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Watch a Masterclass in Acting With Ronan vs. Robbie in 'Mary, Queen of Scots'



A historical drama based on the John Guy book Queen of Scots: The True Life of Mary Stuart, the new film, Mary Queen of Scots, features compelling performances by both Saoirse Ronan, who plays the film's title character, and Margot Robbie, who portrays her cousin Queen Elizabeth I. Even though Ronan is Irish and Robbie is Australian, you couldn't have found two actresses better suited for their respective parts.

While the film often comes off as more Masterpiece Theatre than Game of Thrones, it still packs a mighty punch. It opens on Friday area-wide.

If you don't know the history of how Mary and Elizabeth quarreled with one another, it might do you good to do a bit of brushing up before watching this movie, which presupposes at least a working knowledge of what was going on politically in England and Scotland in the 16th century as Protestants and Catholics took opposing sides.

At the film's start, we see Mary practically wash up on the Scottish shores. Widowed, she was the Queen of France but has returned to her homeland to reclaim her right to the throne. Legally, it's hers, but her arrival does not sit well with everyone, particularly her brother James (James McArdle), the Earl of Moray. Still, the strong-willed Mary persists, and she's able to take charge.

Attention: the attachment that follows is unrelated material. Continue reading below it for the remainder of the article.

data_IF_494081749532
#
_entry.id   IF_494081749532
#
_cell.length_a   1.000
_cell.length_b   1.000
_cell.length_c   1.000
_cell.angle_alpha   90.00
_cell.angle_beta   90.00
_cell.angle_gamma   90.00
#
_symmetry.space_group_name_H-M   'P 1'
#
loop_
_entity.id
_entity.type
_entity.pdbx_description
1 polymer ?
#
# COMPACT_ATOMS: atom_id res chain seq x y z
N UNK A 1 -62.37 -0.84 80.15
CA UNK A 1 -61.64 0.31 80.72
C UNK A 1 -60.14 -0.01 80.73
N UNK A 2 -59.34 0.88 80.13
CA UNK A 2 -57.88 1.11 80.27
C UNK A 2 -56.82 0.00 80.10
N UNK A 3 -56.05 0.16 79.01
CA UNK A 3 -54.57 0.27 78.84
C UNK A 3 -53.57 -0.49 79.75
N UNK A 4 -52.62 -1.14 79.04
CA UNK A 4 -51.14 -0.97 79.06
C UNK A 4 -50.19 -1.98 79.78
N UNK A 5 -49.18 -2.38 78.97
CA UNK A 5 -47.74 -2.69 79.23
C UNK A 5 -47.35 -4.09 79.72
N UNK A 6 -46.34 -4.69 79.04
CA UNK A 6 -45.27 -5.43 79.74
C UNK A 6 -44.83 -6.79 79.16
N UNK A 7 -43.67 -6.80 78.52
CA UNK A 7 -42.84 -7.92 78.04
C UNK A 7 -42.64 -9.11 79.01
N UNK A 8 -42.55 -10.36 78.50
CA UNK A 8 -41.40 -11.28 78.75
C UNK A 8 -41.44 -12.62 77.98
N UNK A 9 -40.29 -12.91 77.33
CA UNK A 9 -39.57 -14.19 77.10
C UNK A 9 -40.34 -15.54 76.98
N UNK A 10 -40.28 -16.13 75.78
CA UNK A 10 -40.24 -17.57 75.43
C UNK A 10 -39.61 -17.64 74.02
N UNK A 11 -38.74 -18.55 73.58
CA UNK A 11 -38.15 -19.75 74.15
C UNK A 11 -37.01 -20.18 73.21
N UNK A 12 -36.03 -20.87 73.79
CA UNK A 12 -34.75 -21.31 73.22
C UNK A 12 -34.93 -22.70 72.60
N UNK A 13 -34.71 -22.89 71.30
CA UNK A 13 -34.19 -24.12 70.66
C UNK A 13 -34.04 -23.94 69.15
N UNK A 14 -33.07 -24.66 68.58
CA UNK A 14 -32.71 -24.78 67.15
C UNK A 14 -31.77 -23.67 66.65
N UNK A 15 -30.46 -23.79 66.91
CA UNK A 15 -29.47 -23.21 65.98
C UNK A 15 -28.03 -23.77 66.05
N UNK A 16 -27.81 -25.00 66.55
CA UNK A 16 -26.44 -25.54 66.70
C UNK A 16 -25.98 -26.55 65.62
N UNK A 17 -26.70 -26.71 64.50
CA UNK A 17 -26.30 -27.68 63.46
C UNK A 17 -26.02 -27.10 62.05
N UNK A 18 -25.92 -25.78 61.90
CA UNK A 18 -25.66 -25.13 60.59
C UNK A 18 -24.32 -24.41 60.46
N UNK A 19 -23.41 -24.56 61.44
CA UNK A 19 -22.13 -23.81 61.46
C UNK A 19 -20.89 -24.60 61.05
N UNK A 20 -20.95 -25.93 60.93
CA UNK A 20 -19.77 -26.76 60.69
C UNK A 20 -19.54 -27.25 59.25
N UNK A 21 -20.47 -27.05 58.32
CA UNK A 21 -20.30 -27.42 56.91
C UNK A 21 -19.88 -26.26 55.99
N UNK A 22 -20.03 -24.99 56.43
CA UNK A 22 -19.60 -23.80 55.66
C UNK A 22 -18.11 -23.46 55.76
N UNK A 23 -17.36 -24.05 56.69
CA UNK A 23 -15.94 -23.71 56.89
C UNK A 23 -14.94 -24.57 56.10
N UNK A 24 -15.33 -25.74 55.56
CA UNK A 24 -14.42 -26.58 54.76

But Mary doesn't just want to be Queen of Scotland. Rather, she'd also like to rule England. When Elizabeth discovers this, she sets out to disrupt Mary's quest and funds a small rebellion. While that doesn't do the trick, a group of Scottish dissenters soon finds a way to undermine Mary, and we see her slowly unravel in the film's second half.

One major shortcoming here is that Ronan and Robbie share so little screen time. Most of their interaction takes place via letters and messengers. It's only near the film's conclusion that they come face-to-face, and that scene itself is so staged that it feels rather anti-climactic. Still, their terrific performances make the movie worthwhile.

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